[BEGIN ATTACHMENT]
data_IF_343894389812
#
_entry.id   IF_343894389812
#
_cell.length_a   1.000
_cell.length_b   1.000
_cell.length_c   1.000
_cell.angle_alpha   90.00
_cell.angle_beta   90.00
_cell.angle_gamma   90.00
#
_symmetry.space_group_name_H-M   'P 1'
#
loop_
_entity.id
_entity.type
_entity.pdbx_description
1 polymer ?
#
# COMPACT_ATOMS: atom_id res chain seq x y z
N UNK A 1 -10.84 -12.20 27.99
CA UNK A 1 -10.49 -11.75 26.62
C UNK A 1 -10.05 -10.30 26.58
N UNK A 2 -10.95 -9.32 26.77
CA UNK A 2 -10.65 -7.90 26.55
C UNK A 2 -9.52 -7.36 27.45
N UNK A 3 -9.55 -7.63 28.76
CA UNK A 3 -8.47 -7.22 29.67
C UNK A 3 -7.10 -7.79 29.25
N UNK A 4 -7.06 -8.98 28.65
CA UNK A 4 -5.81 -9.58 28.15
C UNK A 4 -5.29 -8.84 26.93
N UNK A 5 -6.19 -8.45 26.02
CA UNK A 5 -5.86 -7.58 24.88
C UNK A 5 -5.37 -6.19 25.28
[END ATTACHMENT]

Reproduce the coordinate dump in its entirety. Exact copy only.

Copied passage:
data_IF_343894389812
#
_entry.id   IF_343894389812
#
_cell.length_a   1.000
_cell.length_b   1.000
_cell.length_c   1.000
_cell.angle_alpha   90.00
_cell.angle_beta   90.00
_cell.angle_gamma   90.00
#
_symmetry.space_group_name_H-M   'P 1'
#
loop_
_entity.id
_entity.type
_entity.pdbx_description
1 polymer ?
#
# COMPACT_ATOMS: atom_id res chain seq x y z
N UNK A 1 -10.84 -12.20 27.99
CA UNK A 1 -10.49 -11.75 26.62
C UNK A 1 -10.05 -10.30 26.58
N UNK A 2 -10.95 -9.32 26.77
CA UNK A 2 -10.65 -7.90 26.55
C UNK A 2 -9.52 -7.36 27.45
N UNK A 3 -9.55 -7.63 28.76
CA UNK A 3 -8.47 -7.22 29.67
C UNK A 3 -7.10 -7.79 29.25
N UNK A 4 -7.06 -8.98 28.65
CA UNK A 4 -5.81 -9.58 28.15
C UNK A 4 -5.29 -8.84 26.93
N UNK A 5 -6.19 -8.45 26.02
CA UNK A 5 -5.86 -7.58 24.88
C UNK A 5 -5.37 -6.19 25.28